Recently, I started using the reverse proxy Traefik [https://traefik.io/] as a default for my projects. Out of the box, Traefik supports Docker Swarm, Kubernetes, and many others. What's unique about Traefik compared to NGINX or Apache is that it dynamically listens to your Orchestrator like Docker and knows
GitHub is full of great code, information, and interesting statistics. GitHub repositories are full of statistics that make perfect candidates to graph with Grafana. The best way to graph this data is of course with Docker and Prometheus. Prometheus contains an impressive list of Exporters [https://prometheus.io/docs/instrumenting/
It's been almost a year since I started the initial Docker Monitoring project [https://github.com/vegasbrianc/docker-monitoring]. This project then spawned off into a Docker Prometheus stack [https://github.com/vegasbrianc/prometheus] shortly after when I discovered the cAdvisor integration. A year is a long time in Open Source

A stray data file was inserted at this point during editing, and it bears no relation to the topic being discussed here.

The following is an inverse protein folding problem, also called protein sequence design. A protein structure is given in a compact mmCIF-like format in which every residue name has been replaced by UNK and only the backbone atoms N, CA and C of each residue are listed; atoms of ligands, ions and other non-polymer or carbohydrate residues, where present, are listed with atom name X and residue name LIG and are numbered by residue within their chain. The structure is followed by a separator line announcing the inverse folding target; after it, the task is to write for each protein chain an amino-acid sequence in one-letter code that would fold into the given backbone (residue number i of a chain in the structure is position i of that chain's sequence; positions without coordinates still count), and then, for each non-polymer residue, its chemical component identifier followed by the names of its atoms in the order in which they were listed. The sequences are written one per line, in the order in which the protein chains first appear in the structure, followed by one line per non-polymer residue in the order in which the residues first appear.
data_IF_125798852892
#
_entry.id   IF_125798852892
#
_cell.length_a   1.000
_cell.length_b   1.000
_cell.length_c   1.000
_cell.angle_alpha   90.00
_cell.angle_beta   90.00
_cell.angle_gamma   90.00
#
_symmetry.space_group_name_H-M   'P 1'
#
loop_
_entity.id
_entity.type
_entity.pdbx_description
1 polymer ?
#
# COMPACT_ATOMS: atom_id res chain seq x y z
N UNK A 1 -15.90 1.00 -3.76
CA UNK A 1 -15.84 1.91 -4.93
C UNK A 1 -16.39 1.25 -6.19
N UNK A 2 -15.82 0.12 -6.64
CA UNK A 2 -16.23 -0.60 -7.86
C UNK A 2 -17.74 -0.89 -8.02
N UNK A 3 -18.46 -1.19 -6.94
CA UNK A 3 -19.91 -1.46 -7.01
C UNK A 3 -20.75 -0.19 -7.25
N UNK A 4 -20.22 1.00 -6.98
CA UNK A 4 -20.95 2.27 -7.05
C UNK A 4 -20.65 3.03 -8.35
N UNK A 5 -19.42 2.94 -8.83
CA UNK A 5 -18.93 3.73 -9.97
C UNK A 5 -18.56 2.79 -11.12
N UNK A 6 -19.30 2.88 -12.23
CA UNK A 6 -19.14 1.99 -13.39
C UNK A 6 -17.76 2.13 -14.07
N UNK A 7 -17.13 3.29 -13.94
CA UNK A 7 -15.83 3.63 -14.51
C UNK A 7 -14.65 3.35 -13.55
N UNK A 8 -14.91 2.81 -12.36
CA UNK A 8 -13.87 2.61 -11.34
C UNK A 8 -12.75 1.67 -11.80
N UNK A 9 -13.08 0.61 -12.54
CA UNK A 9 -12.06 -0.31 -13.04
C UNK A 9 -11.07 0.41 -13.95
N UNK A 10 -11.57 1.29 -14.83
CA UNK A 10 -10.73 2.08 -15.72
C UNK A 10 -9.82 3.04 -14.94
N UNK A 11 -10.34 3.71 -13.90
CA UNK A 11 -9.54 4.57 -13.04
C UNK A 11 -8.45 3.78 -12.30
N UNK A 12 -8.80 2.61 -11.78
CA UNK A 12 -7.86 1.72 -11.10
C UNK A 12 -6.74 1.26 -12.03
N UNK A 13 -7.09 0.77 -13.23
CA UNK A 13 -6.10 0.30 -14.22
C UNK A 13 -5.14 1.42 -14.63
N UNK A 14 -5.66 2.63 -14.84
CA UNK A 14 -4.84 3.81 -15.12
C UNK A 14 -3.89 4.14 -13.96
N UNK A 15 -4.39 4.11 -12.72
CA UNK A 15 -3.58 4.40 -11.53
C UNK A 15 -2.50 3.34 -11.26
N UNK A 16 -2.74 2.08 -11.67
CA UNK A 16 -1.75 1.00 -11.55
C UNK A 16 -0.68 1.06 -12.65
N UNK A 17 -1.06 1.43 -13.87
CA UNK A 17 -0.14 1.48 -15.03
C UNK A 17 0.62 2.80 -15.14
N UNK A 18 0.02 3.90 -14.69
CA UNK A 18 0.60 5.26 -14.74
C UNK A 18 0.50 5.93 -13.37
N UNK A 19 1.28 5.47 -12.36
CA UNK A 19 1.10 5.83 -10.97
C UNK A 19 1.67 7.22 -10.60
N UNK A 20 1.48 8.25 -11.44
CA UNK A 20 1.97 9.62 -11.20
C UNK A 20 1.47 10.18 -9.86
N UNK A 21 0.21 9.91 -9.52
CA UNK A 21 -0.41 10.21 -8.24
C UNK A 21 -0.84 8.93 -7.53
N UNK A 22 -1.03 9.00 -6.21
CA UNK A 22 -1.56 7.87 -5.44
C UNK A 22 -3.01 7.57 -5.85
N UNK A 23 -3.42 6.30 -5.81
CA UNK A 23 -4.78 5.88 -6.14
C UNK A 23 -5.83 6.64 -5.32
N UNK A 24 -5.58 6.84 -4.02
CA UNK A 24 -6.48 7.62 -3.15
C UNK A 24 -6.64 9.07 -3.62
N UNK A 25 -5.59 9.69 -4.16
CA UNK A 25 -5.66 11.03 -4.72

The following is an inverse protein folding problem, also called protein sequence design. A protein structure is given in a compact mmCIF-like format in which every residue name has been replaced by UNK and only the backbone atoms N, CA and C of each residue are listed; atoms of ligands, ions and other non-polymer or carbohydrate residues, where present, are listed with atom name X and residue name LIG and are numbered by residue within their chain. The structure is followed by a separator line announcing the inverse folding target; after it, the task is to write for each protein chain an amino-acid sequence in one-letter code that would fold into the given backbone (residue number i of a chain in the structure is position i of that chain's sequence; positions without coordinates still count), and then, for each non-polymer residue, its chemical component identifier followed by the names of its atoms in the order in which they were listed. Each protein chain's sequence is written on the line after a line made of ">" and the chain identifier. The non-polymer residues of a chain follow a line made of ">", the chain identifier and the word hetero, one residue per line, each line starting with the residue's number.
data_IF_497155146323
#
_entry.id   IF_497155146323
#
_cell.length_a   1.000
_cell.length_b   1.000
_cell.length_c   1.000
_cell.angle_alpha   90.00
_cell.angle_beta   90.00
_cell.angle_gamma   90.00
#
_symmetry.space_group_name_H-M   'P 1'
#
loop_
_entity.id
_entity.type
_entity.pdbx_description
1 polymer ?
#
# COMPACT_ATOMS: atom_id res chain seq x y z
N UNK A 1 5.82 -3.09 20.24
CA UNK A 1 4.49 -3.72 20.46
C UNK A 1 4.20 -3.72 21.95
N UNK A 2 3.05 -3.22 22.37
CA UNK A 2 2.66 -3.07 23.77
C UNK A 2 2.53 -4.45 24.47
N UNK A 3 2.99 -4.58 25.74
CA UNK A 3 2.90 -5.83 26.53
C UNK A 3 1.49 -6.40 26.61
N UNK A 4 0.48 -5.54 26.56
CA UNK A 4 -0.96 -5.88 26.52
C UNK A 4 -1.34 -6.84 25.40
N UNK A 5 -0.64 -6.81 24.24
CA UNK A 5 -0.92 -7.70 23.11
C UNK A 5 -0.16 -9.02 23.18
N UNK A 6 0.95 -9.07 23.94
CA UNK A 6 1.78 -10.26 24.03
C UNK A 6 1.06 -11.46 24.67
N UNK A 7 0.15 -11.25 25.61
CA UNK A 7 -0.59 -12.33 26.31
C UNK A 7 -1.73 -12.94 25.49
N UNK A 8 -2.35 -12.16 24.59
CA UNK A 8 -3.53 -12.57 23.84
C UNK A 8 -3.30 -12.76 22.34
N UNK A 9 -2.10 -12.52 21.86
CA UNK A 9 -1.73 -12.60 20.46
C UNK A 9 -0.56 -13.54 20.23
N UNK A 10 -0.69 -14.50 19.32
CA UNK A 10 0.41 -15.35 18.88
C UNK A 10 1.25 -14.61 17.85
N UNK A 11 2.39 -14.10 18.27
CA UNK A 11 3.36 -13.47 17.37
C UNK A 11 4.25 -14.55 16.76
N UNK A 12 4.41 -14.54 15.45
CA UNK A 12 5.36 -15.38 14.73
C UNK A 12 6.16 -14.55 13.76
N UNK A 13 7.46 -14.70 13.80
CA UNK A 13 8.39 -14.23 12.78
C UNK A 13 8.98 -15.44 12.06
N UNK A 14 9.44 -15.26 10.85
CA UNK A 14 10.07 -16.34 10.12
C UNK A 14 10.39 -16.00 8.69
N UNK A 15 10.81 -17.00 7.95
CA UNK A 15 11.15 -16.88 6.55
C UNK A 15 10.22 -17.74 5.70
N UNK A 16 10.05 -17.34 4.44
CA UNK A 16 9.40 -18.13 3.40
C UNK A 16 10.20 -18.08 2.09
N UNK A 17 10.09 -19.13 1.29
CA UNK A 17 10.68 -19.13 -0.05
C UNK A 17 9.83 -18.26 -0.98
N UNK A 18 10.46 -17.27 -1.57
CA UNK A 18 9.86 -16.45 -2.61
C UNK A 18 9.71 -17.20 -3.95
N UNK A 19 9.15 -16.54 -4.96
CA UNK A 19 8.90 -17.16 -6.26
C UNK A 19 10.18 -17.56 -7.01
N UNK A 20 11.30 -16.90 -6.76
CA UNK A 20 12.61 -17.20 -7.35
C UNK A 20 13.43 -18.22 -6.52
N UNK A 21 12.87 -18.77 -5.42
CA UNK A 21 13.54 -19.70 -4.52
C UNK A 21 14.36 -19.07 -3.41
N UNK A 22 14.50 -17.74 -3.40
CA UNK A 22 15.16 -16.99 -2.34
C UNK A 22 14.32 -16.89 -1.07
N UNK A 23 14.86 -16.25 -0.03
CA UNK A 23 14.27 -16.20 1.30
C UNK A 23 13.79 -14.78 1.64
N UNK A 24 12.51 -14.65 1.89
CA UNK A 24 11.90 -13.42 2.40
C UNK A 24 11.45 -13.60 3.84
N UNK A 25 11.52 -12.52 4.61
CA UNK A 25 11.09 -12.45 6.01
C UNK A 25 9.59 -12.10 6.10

Continuing with the great response from the Docker Monitoring [https://www.brianchristner.io/how-to-setup-docker-monitoring/] post. I am following up by investigating the setup of Prometheus. I first discovered Prometheus while making some changes to the cAdvisor [https://github.com/google/cadvisor] documentation and noticed that cAdvisor now integrates with Prometheus.
Docker monitoring of servers and containers is becoming necessary the more Docker hosts and containers we provision. This tutorial will walk you through how to glue together several different components in order to achieve Docker monitoring. Components for Docker Monitoring First things first. We assume that Docker is installed, configured,